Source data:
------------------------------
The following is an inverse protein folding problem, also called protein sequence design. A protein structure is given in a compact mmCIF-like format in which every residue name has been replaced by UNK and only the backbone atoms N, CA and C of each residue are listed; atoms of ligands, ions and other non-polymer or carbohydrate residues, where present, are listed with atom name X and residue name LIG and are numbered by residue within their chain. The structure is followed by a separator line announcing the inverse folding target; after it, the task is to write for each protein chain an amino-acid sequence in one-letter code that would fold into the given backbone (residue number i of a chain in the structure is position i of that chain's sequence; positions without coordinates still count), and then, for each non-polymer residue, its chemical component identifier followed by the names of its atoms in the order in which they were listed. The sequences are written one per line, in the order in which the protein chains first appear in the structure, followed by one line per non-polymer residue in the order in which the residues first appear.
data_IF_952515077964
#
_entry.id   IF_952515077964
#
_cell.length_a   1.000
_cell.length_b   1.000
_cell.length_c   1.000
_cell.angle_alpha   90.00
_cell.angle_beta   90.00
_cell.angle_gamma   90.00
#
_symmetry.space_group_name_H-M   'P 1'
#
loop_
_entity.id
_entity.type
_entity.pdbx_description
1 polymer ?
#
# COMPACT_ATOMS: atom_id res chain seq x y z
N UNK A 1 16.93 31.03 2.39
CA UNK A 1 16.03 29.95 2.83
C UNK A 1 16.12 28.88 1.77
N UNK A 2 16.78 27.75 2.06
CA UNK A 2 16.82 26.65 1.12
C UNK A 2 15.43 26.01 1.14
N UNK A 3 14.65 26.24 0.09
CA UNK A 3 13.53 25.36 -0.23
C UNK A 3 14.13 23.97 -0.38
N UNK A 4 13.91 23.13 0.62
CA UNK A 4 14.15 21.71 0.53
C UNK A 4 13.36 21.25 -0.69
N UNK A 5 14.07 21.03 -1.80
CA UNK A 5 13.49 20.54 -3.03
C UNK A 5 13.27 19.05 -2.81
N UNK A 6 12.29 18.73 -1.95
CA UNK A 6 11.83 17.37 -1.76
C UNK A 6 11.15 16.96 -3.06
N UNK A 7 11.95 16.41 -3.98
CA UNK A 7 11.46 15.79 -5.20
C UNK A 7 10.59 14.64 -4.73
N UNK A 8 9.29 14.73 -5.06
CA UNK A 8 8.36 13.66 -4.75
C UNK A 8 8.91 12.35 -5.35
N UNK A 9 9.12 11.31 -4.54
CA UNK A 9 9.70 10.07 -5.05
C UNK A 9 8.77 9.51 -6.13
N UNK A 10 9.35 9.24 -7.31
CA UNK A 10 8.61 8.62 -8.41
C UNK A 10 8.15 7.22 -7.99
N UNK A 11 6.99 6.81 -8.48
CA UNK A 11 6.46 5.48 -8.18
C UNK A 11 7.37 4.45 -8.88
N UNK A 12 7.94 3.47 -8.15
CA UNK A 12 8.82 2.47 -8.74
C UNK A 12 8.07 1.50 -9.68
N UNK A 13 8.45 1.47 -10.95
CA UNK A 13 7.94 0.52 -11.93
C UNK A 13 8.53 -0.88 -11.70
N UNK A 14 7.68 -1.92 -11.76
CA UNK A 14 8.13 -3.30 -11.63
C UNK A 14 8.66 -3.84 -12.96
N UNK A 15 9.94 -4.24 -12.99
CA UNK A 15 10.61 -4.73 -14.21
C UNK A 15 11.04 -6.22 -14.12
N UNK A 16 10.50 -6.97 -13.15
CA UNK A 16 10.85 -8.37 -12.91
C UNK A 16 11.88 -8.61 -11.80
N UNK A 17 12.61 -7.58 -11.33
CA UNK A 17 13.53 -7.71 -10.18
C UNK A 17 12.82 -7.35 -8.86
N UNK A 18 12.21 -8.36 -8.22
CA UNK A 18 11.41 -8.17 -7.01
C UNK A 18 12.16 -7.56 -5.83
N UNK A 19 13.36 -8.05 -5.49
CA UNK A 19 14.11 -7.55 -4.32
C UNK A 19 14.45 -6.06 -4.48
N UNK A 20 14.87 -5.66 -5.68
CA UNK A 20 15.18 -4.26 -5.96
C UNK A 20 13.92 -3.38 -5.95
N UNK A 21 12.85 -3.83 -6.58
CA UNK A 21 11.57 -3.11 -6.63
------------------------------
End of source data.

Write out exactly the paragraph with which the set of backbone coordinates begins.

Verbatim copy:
The following is an inverse protein folding problem, also called protein sequence design. A protein structure is given in a compact mmCIF-like format in which every residue name has been replaced by UNK and only the backbone atoms N, CA and C of each residue are listed; atoms of ligands, ions and other non-polymer or carbohydrate residues, where present, are listed with atom name X and residue name LIG and are numbered by residue within their chain. The structure is followed by a separator line announcing the inverse folding target; after it, the task is to write for each protein chain an amino-acid sequence in one-letter code that would fold into the given backbone (residue number i of a chain in the structure is position i of that chain's sequence; positions without coordinates still count), and then, for each non-polymer residue, its chemical component identifier followed by the names of its atoms in the order in which they were listed. The sequences are written one per line, in the order in which the protein chains first appear in the structure, followed by one line per non-polymer residue in the order in which the residues first appear.